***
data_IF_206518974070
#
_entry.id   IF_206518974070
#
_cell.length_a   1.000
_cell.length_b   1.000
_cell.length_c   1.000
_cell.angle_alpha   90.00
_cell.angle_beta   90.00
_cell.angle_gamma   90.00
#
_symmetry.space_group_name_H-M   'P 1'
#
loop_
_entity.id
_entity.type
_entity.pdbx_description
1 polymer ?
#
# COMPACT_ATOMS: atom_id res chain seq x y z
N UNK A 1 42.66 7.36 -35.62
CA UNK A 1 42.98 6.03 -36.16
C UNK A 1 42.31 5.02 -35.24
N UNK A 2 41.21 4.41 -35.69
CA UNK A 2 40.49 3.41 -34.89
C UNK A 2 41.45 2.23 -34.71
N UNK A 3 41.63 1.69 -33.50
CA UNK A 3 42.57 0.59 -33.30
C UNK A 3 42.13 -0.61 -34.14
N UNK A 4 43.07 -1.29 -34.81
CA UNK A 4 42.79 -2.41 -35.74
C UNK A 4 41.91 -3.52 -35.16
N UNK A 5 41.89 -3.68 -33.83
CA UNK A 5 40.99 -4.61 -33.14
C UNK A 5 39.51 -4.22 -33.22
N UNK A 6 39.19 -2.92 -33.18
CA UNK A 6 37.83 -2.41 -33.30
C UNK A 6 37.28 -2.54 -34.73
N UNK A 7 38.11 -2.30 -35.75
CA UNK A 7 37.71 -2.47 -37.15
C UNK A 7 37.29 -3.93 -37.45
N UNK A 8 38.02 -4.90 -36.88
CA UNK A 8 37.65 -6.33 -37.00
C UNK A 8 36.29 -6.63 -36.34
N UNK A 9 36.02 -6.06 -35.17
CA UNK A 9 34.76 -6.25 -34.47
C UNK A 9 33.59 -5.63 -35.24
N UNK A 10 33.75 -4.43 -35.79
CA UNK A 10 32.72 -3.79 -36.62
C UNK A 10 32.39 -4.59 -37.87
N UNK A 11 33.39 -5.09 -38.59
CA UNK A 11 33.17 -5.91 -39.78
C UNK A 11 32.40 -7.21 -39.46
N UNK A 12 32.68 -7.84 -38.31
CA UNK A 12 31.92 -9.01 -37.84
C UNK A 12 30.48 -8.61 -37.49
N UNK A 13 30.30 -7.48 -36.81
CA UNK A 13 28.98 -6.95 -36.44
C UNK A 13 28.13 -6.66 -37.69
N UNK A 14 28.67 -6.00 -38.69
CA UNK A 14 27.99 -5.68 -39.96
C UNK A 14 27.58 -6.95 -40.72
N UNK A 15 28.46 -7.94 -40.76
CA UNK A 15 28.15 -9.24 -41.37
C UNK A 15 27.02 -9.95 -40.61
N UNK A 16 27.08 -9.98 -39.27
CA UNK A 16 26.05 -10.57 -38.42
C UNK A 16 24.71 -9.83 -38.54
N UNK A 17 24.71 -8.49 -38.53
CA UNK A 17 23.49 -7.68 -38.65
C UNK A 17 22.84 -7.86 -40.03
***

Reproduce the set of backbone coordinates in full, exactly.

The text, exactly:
data_IF_206518974070
#
_entry.id   IF_206518974070
#
_cell.length_a   1.000
_cell.length_b   1.000
_cell.length_c   1.000
_cell.angle_alpha   90.00
_cell.angle_beta   90.00
_cell.angle_gamma   90.00
#
_symmetry.space_group_name_H-M   'P 1'
#
loop_
_entity.id
_entity.type
_entity.pdbx_description
1 polymer ?
#
# COMPACT_ATOMS: atom_id res chain seq x y z
N UNK A 1 42.66 7.36 -35.62
CA UNK A 1 42.98 6.03 -36.16
C UNK A 1 42.31 5.02 -35.24
N UNK A 2 41.21 4.41 -35.69
CA UNK A 2 40.49 3.41 -34.89
C UNK A 2 41.45 2.23 -34.71
N UNK A 3 41.63 1.69 -33.50
CA UNK A 3 42.57 0.59 -33.30
C UNK A 3 42.13 -0.61 -34.14
N UNK A 4 43.07 -1.29 -34.81
CA UNK A 4 42.79 -2.41 -35.74
C UNK A 4 41.91 -3.52 -35.16
N UNK A 5 41.89 -3.68 -33.83
CA UNK A 5 40.99 -4.61 -33.14
C UNK A 5 39.51 -4.22 -33.22
N UNK A 6 39.19 -2.92 -33.18
CA UNK A 6 37.83 -2.41 -33.30
C UNK A 6 37.28 -2.54 -34.73
N UNK A 7 38.11 -2.30 -35.75
CA UNK A 7 37.71 -2.47 -37.15
C UNK A 7 37.29 -3.93 -37.45
N UNK A 8 38.02 -4.90 -36.88
CA UNK A 8 37.65 -6.33 -37.00
C UNK A 8 36.29 -6.63 -36.34
N UNK A 9 36.02 -6.06 -35.17
CA UNK A 9 34.76 -6.25 -34.47
C UNK A 9 33.59 -5.63 -35.24
N UNK A 10 33.75 -4.43 -35.79
CA UNK A 10 32.72 -3.79 -36.62
C UNK A 10 32.39 -4.59 -37.87
N UNK A 11 33.39 -5.09 -38.59
CA UNK A 11 33.17 -5.91 -39.78
C UNK A 11 32.40 -7.21 -39.46
N UNK A 12 32.68 -7.84 -38.31
CA UNK A 12 31.92 -9.01 -37.84
C UNK A 12 30.48 -8.61 -37.49
N UNK A 13 30.30 -7.48 -36.81
CA UNK A 13 28.98 -6.95 -36.44
C UNK A 13 28.13 -6.66 -37.69
N UNK A 14 28.67 -6.00 -38.69
CA UNK A 14 27.99 -5.68 -39.96
C UNK A 14 27.58 -6.95 -40.72
N UNK A 15 28.46 -7.94 -40.76
CA UNK A 15 28.15 -9.24 -41.37
C UNK A 15 27.02 -9.95 -40.61
N UNK A 16 27.08 -9.98 -39.27
CA UNK A 16 26.05 -10.57 -38.42
C UNK A 16 24.71 -9.83 -38.54
N UNK A 17 24.71 -8.49 -38.53
CA UNK A 17 23.49 -7.68 -38.65
C UNK A 17 22.84 -7.86 -40.03